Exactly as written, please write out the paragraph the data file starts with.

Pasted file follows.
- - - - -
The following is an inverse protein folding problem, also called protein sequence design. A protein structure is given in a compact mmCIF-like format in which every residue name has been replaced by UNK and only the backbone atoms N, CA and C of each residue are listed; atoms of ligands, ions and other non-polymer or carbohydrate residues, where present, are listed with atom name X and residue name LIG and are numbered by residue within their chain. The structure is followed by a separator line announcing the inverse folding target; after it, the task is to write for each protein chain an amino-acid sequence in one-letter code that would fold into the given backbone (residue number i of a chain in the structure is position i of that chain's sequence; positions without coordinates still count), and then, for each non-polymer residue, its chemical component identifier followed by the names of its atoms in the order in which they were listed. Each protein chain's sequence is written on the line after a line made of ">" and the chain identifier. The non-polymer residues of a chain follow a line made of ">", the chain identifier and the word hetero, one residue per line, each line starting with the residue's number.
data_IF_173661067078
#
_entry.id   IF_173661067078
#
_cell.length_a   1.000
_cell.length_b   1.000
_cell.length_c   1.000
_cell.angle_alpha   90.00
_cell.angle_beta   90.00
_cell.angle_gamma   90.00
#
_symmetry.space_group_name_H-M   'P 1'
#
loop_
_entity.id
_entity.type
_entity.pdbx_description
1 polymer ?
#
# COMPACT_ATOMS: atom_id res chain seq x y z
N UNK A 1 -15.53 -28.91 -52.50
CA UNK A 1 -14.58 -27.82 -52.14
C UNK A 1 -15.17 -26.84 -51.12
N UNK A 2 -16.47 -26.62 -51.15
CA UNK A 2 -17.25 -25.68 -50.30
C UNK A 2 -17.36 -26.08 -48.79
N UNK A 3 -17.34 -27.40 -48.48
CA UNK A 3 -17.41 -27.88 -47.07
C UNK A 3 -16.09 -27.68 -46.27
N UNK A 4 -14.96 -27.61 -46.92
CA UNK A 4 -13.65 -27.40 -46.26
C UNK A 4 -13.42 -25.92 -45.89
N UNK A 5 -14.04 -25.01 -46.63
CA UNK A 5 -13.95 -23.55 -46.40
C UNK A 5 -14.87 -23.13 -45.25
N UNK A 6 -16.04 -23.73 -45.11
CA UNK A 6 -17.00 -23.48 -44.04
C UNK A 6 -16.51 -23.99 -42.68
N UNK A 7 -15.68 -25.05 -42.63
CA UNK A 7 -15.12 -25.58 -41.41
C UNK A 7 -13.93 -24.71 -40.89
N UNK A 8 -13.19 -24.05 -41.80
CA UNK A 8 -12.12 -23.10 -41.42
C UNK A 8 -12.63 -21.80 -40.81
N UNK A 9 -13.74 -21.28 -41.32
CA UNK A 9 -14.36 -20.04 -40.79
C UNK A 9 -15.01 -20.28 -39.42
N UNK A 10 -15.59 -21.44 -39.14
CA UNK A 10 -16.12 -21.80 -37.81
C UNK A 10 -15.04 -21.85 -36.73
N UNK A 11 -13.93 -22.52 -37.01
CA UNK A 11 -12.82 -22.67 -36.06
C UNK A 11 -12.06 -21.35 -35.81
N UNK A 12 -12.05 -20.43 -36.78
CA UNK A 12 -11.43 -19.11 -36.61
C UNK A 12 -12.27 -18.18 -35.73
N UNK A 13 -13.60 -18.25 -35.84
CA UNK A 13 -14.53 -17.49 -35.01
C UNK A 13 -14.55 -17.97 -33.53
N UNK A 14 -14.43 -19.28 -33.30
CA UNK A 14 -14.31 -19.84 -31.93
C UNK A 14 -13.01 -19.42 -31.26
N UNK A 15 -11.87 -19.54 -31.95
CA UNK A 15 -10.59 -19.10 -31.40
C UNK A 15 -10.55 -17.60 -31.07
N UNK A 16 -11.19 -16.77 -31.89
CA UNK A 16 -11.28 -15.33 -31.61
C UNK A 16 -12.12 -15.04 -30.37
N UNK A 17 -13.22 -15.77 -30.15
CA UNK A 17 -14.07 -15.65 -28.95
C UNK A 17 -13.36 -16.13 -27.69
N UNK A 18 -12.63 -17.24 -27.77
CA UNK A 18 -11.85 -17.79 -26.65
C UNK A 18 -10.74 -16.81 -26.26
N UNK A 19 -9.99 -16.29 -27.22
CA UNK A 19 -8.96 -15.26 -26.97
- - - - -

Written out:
The following is an inverse protein folding problem, also called protein sequence design. A protein structure is given in a compact mmCIF-like format in which every residue name has been replaced by UNK and only the backbone atoms N, CA and C of each residue are listed; atoms of ligands, ions and other non-polymer or carbohydrate residues, where present, are listed with atom name X and residue name LIG and are numbered by residue within their chain. The structure is followed by a separator line announcing the inverse folding target; after it, the task is to write for each protein chain an amino-acid sequence in one-letter code that would fold into the given backbone (residue number i of a chain in the structure is position i of that chain's sequence; positions without coordinates still count), and then, for each non-polymer residue, its chemical component identifier followed by the names of its atoms in the order in which they were listed. Each protein chain's sequence is written on the line after a line made of ">" and the chain identifier. The non-polymer residues of a chain follow a line made of ">", the chain identifier and the word hetero, one residue per line, each line starting with the residue's number.